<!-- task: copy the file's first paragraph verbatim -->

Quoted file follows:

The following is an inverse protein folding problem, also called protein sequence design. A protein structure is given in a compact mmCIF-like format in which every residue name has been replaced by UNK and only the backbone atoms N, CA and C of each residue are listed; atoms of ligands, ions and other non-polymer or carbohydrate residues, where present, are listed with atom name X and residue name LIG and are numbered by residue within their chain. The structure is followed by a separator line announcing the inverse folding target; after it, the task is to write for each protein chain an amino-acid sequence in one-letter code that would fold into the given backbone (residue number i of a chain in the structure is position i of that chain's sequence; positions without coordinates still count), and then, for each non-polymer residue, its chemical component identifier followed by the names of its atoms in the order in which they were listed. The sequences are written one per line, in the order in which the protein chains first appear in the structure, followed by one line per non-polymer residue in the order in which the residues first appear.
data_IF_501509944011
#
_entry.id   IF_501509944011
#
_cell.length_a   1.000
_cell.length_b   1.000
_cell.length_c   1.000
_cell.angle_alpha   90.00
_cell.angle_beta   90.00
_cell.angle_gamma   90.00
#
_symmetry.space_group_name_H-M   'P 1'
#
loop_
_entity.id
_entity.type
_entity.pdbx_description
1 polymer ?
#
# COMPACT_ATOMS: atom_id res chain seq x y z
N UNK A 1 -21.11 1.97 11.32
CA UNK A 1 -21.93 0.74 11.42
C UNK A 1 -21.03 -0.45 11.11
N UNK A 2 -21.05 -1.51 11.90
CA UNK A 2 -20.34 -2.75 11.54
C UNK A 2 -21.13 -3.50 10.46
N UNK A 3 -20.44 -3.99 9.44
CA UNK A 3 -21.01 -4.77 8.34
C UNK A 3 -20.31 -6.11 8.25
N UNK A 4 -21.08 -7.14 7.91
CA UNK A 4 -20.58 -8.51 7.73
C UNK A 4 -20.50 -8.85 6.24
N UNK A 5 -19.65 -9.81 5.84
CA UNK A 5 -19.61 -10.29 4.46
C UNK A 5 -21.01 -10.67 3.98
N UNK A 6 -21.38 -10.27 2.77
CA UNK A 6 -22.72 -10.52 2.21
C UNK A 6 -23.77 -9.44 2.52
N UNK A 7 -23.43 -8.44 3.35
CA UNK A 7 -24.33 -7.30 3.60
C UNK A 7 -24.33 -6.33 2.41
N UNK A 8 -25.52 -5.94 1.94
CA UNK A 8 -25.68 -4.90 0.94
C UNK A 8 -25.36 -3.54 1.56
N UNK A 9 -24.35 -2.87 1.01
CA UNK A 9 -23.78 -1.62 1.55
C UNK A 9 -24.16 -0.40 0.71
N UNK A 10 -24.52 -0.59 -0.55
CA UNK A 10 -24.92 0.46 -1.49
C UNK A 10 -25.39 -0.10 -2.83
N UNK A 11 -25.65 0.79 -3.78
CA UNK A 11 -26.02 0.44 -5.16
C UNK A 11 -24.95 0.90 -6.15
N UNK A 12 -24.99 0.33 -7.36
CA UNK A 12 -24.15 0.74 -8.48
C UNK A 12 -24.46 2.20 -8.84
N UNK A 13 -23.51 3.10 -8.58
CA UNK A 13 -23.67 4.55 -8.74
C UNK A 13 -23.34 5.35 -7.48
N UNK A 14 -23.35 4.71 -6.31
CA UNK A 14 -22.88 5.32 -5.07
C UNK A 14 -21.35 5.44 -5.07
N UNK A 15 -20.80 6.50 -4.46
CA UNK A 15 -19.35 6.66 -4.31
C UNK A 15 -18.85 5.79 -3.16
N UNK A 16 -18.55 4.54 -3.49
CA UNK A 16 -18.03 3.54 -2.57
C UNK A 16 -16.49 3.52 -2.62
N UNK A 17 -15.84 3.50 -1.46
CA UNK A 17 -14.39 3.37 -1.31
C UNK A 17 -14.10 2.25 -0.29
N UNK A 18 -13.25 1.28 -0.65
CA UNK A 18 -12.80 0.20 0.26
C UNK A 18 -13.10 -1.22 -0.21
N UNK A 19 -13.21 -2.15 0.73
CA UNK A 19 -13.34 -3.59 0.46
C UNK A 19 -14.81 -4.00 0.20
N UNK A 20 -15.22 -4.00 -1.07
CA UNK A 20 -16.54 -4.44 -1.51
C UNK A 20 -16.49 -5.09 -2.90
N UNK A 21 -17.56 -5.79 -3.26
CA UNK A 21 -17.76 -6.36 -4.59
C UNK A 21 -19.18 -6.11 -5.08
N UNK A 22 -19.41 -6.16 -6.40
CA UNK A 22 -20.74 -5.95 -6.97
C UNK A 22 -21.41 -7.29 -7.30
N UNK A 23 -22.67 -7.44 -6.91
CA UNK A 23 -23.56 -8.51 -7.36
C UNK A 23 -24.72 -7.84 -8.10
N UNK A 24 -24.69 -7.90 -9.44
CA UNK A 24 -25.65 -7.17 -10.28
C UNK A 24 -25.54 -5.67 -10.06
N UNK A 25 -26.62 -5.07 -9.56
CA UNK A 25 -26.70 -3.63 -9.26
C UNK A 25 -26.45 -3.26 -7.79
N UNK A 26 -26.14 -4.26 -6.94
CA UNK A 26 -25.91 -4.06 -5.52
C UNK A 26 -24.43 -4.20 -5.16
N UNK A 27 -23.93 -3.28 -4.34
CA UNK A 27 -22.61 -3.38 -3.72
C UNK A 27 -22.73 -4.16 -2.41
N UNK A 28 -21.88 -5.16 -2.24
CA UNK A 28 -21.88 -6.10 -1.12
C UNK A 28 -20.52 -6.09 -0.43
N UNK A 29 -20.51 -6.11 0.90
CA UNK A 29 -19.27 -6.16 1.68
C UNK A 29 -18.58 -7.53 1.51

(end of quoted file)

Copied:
The following is an inverse protein folding problem, also called protein sequence design. A protein structure is given in a compact mmCIF-like format in which every residue name has been replaced by UNK and only the backbone atoms N, CA and C of each residue are listed; atoms of ligands, ions and other non-polymer or carbohydrate residues, where present, are listed with atom name X and residue name LIG and are numbered by residue within their chain. The structure is followed by a separator line announcing the inverse folding target; after it, the task is to write for each protein chain an amino-acid sequence in one-letter code that would fold into the given backbone (residue number i of a chain in the structure is position i of that chain's sequence; positions without coordinates still count), and then, for each non-polymer residue, its chemical component identifier followed by the names of its atoms in the order in which they were listed. The sequences are written one per line, in the order in which the protein chains first appear in the structure, followed by one line per non-polymer residue in the order in which the residues first appear.